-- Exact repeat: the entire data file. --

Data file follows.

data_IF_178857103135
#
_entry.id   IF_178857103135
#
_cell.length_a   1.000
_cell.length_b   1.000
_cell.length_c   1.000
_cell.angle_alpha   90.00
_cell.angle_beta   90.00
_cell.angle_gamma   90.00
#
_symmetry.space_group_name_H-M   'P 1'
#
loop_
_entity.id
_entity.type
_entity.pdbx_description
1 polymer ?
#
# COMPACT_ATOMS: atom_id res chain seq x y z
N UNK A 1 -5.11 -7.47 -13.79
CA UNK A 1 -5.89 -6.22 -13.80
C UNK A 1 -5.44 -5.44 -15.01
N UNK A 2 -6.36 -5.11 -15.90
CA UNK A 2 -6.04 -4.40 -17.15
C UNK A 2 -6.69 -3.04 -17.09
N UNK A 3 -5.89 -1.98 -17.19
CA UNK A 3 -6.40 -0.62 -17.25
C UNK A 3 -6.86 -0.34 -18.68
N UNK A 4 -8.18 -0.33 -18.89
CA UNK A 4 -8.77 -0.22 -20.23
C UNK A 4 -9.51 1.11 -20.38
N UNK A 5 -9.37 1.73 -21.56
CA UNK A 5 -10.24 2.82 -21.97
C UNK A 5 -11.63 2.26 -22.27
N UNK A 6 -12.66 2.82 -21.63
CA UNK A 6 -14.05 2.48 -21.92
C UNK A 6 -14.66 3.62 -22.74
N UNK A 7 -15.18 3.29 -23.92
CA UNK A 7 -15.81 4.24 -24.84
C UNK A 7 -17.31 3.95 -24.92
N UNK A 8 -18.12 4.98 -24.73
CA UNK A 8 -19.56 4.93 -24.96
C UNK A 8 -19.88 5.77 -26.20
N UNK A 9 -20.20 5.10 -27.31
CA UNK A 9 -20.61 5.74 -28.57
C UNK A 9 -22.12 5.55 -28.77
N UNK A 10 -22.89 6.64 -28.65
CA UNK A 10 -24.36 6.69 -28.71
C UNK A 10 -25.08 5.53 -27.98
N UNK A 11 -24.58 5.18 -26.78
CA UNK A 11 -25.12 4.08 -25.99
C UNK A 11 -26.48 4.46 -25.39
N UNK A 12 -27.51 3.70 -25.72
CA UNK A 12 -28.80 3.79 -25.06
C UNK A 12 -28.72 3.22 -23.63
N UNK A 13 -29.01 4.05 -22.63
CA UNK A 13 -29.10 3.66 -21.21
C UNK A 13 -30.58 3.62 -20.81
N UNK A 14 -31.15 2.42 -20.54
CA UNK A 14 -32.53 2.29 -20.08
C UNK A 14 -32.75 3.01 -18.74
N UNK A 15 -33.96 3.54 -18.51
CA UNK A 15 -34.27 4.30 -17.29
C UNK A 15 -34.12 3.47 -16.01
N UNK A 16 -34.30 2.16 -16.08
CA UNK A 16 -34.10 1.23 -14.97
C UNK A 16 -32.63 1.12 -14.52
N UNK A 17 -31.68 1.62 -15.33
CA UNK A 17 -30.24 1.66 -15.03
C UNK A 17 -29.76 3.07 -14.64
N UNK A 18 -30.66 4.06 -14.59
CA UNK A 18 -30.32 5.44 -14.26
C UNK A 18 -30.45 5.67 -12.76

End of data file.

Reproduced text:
data_IF_178857103135
#
_entry.id   IF_178857103135
#
_cell.length_a   1.000
_cell.length_b   1.000
_cell.length_c   1.000
_cell.angle_alpha   90.00
_cell.angle_beta   90.00
_cell.angle_gamma   90.00
#
_symmetry.space_group_name_H-M   'P 1'
#
loop_
_entity.id
_entity.type
_entity.pdbx_description
1 polymer ?
#
# COMPACT_ATOMS: atom_id res chain seq x y z
N UNK A 1 -5.11 -7.47 -13.79
CA UNK A 1 -5.89 -6.22 -13.80
C UNK A 1 -5.44 -5.44 -15.01
N UNK A 2 -6.36 -5.11 -15.90
CA UNK A 2 -6.04 -4.40 -17.15
C UNK A 2 -6.69 -3.04 -17.09
N UNK A 3 -5.89 -1.98 -17.19
CA UNK A 3 -6.40 -0.62 -17.25
C UNK A 3 -6.86 -0.34 -18.68
N UNK A 4 -8.18 -0.33 -18.89
CA UNK A 4 -8.77 -0.22 -20.23
C UNK A 4 -9.51 1.11 -20.38
N UNK A 5 -9.37 1.73 -21.56
CA UNK A 5 -10.24 2.82 -21.97
C UNK A 5 -11.63 2.26 -22.27
N UNK A 6 -12.66 2.82 -21.63
CA UNK A 6 -14.05 2.48 -21.92
C UNK A 6 -14.66 3.62 -22.74
N UNK A 7 -15.18 3.29 -23.92
CA UNK A 7 -15.81 4.24 -24.84
C UNK A 7 -17.31 3.95 -24.92
N UNK A 8 -18.12 4.98 -24.73
CA UNK A 8 -19.56 4.93 -24.96
C UNK A 8 -19.88 5.77 -26.20
N UNK A 9 -20.20 5.10 -27.31
CA UNK A 9 -20.61 5.74 -28.57
C UNK A 9 -22.12 5.55 -28.77
N UNK A 10 -22.89 6.64 -28.65
CA UNK A 10 -24.36 6.69 -28.71
C UNK A 10 -25.08 5.53 -27.98
N UNK A 11 -24.58 5.18 -26.78
CA UNK A 11 -25.12 4.08 -25.99
C UNK A 11 -26.48 4.46 -25.39
N UNK A 12 -27.51 3.70 -25.72
CA UNK A 12 -28.80 3.79 -25.06
C UNK A 12 -28.72 3.22 -23.63
N UNK A 13 -29.01 4.05 -22.63
CA UNK A 13 -29.10 3.66 -21.21
C UNK A 13 -30.58 3.62 -20.81
N UNK A 14 -31.15 2.42 -20.54
CA UNK A 14 -32.53 2.29 -20.08
C UNK A 14 -32.75 3.01 -18.74
N UNK A 15 -33.96 3.54 -18.51
CA UNK A 15 -34.27 4.30 -17.29
C UNK A 15 -34.12 3.47 -16.01
N UNK A 16 -34.30 2.16 -16.08
CA UNK A 16 -34.10 1.23 -14.97
C UNK A 16 -32.63 1.12 -14.52
N UNK A 17 -31.68 1.62 -15.33
CA UNK A 17 -30.24 1.66 -15.03
C UNK A 17 -29.76 3.07 -14.64
N UNK A 18 -30.66 4.06 -14.59
CA UNK A 18 -30.32 5.44 -14.26
C UNK A 18 -30.45 5.67 -12.76